Six months ago, Detroit became the largest city in American history to file for bankruptcy. To follow the news as the media reported it, with profile after profile of the Motor City’s pension woes and declining industrial base, it seemed all but inevitable.

Perhaps more importantly, it got commentators looking at other economically depressed cities. Before last July, large-scale municipal bankruptcy seemed unthinkable—even in a city as troubled as Detroit. Now, though, we seem to be constantly debating which post-industrial metropolis will be next.

But half a year later, do we really have any better sense of when a city is truly on the brink of collapse?

That’s what Alicia H. Munnell, a TCF trustee and the director of the Center for Retirement Research at Boston College, set out to determine alongside a team of colleagues.

According to their study, one factor, above all others, indicates when a city is likely headed toward collapse: population decline.

To those who have been following Detroit’s downfall, this may seem self-evident. The proliferation of apocalyptic photos of abandoned Detroit aside, the city has struggled to provide even the most basic of municipal services with the money it takes in from its increasingly meager tax base. Half the streetlights don’t work, and emergency response times can be upward of an hour.

But for all the talk that Detroit needs to “right-size” itself, population loss is merely a symptom of far deeper problems.

How can we be sure? Because, among cities that have lost 50 percent or more of their population, Detroit has a companion that’s much better off.

That would be St. Louis. As of the 2010 census, the Gateway City had lost 62.7 percent of its 1950 population, a decline greater than Detroit’s (though 2013 estimates show Detroit may now have surpassed it).

Twin Cities

To be sure, St. Louis is no urban utopia. Among other problems, it perpetually ranks among America’s most dangerous cities, a fact that was the subject of a much-discussed New York Times article last fall.

Still, it is no Detroit. It maintains a solid A+ bond rating from Standard & Poor’s, has lower unemployment than Detroit, and, most importantly, isn’t bankrupt—even though its population is still declining.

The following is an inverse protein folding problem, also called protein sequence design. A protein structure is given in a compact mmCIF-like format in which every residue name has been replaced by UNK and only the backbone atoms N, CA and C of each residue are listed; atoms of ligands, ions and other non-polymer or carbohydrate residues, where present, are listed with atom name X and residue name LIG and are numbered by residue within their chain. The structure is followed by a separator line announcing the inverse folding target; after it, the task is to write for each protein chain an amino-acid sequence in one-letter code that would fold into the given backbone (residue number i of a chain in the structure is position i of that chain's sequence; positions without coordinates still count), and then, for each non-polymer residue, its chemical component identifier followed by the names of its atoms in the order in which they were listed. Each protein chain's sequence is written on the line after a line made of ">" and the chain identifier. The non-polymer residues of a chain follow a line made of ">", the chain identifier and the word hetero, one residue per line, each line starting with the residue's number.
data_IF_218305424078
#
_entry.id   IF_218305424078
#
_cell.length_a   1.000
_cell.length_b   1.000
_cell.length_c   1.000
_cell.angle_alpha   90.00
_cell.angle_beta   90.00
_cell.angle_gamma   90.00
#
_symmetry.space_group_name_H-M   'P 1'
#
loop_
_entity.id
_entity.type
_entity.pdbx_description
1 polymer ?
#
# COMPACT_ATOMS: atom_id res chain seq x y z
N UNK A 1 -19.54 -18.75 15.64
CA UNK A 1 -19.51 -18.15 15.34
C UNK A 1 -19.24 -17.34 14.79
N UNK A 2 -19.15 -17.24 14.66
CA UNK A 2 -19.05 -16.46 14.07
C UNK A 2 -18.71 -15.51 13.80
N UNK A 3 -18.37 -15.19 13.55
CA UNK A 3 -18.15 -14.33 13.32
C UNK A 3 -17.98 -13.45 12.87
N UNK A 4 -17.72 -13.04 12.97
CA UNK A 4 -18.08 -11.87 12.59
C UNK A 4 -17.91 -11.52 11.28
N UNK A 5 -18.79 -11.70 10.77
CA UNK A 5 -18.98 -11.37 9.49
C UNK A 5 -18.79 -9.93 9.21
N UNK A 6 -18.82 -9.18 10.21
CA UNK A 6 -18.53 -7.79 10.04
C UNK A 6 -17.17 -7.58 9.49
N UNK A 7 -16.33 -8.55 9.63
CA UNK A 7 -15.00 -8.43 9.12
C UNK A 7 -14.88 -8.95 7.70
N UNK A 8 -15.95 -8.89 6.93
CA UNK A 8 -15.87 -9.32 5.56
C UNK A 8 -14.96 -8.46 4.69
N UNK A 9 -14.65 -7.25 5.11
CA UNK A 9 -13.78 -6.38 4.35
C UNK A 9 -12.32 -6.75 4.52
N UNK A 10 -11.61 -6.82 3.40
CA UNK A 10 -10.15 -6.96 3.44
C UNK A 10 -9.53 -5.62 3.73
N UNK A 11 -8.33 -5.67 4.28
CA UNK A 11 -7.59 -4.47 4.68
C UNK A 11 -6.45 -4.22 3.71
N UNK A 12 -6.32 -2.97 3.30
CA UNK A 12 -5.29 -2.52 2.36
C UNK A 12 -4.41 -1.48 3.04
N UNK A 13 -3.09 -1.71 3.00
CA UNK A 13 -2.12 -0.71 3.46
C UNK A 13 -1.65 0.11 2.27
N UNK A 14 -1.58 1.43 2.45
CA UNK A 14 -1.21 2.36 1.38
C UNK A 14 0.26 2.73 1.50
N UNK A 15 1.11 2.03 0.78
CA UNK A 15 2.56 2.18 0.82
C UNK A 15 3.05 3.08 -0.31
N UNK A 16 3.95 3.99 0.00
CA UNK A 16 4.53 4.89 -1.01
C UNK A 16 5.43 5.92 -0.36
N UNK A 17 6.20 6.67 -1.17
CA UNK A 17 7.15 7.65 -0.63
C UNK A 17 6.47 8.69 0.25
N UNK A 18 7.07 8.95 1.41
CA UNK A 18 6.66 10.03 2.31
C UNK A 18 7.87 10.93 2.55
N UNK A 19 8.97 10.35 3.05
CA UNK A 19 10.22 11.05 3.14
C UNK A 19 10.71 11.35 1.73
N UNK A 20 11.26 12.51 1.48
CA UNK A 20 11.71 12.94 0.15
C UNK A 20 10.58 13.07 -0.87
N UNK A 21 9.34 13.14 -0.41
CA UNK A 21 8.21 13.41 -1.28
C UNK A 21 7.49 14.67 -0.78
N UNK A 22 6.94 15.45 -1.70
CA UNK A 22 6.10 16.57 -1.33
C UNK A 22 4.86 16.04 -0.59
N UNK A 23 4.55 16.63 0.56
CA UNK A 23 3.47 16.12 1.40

But should St. Louis’s history make Detroit’s boosters optimistic?

Not necessarily. As it turns out, the factors keeping St. Louis stable underline precisely what made Detroit so unstable. While the latter remains dependent on the auto industry, the former features a diversified regional economy, with respected research institutions like Washington University and Barnes-Jewish Hospital leading the “eds and meds” side. Meanwhile, Monsanto, Boeing, and Enterprise Rent-a-Car anchor St. Louis’s manufacturing and services sectors.

The most important factor, however, may be St. Louis’s racial landscape. For a city that has lost so much of its population, it remains surprisingly diverse, with about equal numbers of white and black residents.

This isn’t to say that the city isn’t segregated—maps of census data show it patently is. But having a multiracial city makes it easier to cooperate and forge policies on a regional level—unlike in Detroit, where the relationship between city and suburbs still carries heavy overtones of white flight.

Not Out of Options

Still, there are certain, smaller ideas that Detroit could take from St. Louis’s precedent. At the height of the city’s problems in the 1980s, St. Louis mayor Vincent Schoemehl implemented several policies designed to improve quality of life for city residents in small ways. One was a giant urban beautification program, which saw workers plant millions of daffodils across the city. Another subsidized the cost of deadbolts, window bars, and steering-wheel clubs for city residents.

Neither of these programs can save Detroit, but they show the power of an urban revitalization predicated on the “broken windows” theory and were credited with keeping up morale during a trying time in St. Louis’s history.

As Detroit begins its rebuilding while the courts resolve its financial issues, strategies like these are worth keeping in mind. It’s too late for Detroit to be St. Louis. But with only half of its property owners confident enough in their city to bother paying property taxes, morale is something the Motor City could sorely use.